Lalbhai is 70, from a village about 70 kilometres from Vrindavan. She came eight years ago, when her children turned her out of her home. “Sometimes I eat once a day, sometimes twice, often not at all. I have no place to stay, so I sleep in the temple. Even if I have money, I have no place to cook, no utensils. I have two saris, that is all. I recite bhajans in the Radheshyan temple. I get frightened sometimes, when the fever comes. There is no one to look after me. Sometimes” – and she indicates the surrounding circle of old women, eyes glittering in their ghost-robes – “my sisters help. When we are sick, we must depend on the charity of sisters.”
Some women have stories of extreme hardship: married in early childhood, their husbands died within months or weeks of marriage. They were regarded as ill-omened infant brides, guilty of having lost their husbands even before the marriage was consummated, and condemned to a destiny of permanent widowhood.
Vidyadevi is in her sixties. Her son has two wives, the older of whom used to beat her. The younger one was kinder, but could not maintain her, because the older one forbade it. She has been here six years. She says: “It is fate that brought me here. If the Lord wants me to be hungry, I’ll be hungry; if he wants me to eat, I’ll eat.”
Rajamati was one of the few women to express the horror of a life spent chanting bhajans. “I am not happy. Who can be happy? I do not want to sing bhajans, but this is my luck. I suppress these feelings and place them elsewhere in my mind. Only in the night they sometimes come back in dreams and I wake up crying.”
I went to the Aamar Bari ashram (“Our Home” in Bengali), opened four years ago as a charity by a woman who had been chair of the National Commission for Women. This is one of the better ashrams, where necessities are provided, including food and medicine. Each woman has her own tiny room, and all are devotees of Krishna. Whatever sins they have committed, here they will find moksha (nirvana or peace), because the earth is purified and their wrongs will be washed away. Few of the 100 residents are visited by their children.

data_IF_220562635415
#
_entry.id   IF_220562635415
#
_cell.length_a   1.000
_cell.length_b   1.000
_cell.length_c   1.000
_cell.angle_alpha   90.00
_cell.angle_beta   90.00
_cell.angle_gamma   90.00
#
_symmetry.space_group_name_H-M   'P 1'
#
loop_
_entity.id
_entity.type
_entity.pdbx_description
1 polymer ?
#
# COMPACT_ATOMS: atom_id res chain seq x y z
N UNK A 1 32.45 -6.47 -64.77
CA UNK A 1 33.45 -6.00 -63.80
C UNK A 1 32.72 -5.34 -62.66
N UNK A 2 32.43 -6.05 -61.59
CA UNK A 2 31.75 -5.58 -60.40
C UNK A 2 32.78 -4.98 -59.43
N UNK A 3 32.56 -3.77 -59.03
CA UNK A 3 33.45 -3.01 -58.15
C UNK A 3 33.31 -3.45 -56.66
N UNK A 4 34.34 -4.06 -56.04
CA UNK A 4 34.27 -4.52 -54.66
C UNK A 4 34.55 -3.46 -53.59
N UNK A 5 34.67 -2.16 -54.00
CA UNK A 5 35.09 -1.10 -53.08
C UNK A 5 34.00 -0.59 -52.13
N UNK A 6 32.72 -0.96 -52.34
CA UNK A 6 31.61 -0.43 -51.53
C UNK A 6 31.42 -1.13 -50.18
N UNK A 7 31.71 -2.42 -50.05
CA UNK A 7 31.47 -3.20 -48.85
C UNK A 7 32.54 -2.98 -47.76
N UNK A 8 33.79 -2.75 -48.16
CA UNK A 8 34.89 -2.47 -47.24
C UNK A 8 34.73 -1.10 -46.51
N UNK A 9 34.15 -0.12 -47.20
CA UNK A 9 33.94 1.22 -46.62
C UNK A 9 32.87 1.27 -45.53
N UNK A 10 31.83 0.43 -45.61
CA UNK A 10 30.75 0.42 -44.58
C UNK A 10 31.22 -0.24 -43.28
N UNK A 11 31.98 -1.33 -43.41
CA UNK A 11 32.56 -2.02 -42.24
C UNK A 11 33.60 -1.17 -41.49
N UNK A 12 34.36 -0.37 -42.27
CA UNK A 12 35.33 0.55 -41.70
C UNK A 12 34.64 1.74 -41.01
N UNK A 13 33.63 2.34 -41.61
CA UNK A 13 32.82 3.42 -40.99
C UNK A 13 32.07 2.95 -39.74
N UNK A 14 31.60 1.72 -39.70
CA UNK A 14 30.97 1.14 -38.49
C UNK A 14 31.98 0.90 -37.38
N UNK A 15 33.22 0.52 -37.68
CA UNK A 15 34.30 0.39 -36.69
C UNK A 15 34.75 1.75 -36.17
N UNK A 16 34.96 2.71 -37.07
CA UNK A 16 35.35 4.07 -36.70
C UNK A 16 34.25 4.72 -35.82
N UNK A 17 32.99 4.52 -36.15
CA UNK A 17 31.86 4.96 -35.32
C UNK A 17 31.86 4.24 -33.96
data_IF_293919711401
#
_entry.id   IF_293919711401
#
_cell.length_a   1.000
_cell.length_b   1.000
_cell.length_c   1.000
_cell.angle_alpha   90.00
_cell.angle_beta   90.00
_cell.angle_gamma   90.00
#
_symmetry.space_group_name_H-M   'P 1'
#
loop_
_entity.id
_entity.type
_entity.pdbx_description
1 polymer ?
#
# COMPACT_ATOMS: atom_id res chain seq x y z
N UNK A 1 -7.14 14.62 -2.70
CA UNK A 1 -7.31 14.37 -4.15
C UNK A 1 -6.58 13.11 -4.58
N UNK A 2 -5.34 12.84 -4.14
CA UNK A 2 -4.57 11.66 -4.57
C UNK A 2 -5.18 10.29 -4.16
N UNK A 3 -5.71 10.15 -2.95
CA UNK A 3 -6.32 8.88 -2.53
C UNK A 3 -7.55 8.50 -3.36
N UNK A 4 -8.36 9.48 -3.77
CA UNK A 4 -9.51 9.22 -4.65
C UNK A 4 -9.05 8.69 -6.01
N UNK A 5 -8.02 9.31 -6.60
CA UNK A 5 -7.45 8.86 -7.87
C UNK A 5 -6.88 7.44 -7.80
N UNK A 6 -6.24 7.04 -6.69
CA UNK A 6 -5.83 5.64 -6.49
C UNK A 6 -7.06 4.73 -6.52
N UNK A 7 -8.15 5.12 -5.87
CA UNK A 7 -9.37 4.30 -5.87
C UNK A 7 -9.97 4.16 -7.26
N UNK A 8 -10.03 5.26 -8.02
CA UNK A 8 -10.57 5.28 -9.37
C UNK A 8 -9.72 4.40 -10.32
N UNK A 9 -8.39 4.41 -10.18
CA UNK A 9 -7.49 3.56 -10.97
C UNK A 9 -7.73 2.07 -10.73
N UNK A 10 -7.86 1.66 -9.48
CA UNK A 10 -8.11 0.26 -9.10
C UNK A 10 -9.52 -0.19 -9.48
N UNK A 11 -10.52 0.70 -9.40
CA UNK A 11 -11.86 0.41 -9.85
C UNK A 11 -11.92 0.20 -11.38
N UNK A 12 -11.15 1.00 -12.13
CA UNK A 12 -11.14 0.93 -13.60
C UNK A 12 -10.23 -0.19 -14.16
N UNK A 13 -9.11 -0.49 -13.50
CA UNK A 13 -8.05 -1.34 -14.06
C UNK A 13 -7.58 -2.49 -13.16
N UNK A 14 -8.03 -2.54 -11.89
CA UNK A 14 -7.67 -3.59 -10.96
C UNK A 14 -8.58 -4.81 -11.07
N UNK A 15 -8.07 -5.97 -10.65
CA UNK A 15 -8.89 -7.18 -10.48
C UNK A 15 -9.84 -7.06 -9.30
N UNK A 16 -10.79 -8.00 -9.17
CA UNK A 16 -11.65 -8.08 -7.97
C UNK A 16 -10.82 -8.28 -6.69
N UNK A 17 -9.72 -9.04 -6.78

The regime relieves them of having to chant for their food. They rise at 5am to prepare for the day. Breakfast is at 7am, simple but varied. At 8.30, a yoga class is compulsory except for those who are bed-bound. It is followed by readings from the Bhagavadgita. HelpAge India sends a mobile medical unit here twice a month. Lunch is at 1.30pm. Today is a fast day, so the menu is modest – a bucket of rice and another of thin dhal stand outside the kitchen. On other days, there are vegetables, rice, cottage cheese, milk, and khir (a sweet milk pudding) twice a month.
At 2pm they clean the vessels and wash their clothes. The more active assist the helpless, bathe and feed them. From 2-4pm they rest. Then fruits are distributed, followed by tea. From 5-7.30pm there is meditation or bhajans. Dinner at 7.30 and milk at 8.30. By 10pm the whole ashram is sleeping. Occasionally, there are video films – mainly devotional, but sometimes a Hindi movie.